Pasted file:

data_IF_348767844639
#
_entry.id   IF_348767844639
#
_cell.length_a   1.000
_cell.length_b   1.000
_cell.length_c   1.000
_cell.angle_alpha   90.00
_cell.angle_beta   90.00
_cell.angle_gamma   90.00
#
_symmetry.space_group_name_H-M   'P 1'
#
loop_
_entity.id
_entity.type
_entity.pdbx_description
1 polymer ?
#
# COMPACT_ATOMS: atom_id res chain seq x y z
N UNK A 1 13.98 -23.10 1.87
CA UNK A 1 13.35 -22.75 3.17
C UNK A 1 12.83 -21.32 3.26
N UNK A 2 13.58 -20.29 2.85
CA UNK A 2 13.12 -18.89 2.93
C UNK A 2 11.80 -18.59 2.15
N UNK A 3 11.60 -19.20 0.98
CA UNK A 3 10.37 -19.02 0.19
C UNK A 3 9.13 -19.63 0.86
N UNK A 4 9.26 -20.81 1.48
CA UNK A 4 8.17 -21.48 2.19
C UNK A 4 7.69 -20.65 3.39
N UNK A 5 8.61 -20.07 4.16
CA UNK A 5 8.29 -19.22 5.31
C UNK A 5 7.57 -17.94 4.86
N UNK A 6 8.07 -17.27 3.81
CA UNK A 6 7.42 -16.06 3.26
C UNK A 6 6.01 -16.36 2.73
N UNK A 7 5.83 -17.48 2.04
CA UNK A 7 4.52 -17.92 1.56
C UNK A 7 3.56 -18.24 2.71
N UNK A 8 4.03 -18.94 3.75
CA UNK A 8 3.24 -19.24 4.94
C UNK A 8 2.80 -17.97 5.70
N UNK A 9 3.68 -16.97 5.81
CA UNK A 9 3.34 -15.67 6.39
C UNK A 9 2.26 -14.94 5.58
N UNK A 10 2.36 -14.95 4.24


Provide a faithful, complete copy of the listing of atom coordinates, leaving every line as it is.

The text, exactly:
data_IF_348767844639
#
_entry.id   IF_348767844639
#
_cell.length_a   1.000
_cell.length_b   1.000
_cell.length_c   1.000
_cell.angle_alpha   90.00
_cell.angle_beta   90.00
_cell.angle_gamma   90.00
#
_symmetry.space_group_name_H-M   'P 1'
#
loop_
_entity.id
_entity.type
_entity.pdbx_description
1 polymer ?
#
# COMPACT_ATOMS: atom_id res chain seq x y z
N UNK A 1 13.98 -23.10 1.87
CA UNK A 1 13.35 -22.75 3.17
C UNK A 1 12.83 -21.32 3.26
N UNK A 2 13.58 -20.29 2.85
CA UNK A 2 13.12 -18.89 2.93
C UNK A 2 11.80 -18.59 2.15
N UNK A 3 11.60 -19.20 0.98
CA UNK A 3 10.37 -19.02 0.19
C UNK A 3 9.13 -19.63 0.86
N UNK A 4 9.26 -20.81 1.48
CA UNK A 4 8.17 -21.48 2.19
C UNK A 4 7.69 -20.65 3.39
N UNK A 5 8.61 -20.07 4.16
CA UNK A 5 8.29 -19.22 5.31
C UNK A 5 7.57 -17.94 4.86
N UNK A 6 8.07 -17.27 3.81
CA UNK A 6 7.42 -16.06 3.26
C UNK A 6 6.01 -16.36 2.73
N UNK A 7 5.83 -17.48 2.04
CA UNK A 7 4.52 -17.92 1.56
C UNK A 7 3.56 -18.24 2.71
N UNK A 8 4.03 -18.94 3.75
CA UNK A 8 3.24 -19.24 4.94
C UNK A 8 2.80 -17.97 5.70
N UNK A 9 3.68 -16.97 5.81
CA UNK A 9 3.34 -15.67 6.39
C UNK A 9 2.26 -14.94 5.58
N UNK A 10 2.36 -14.95 4.24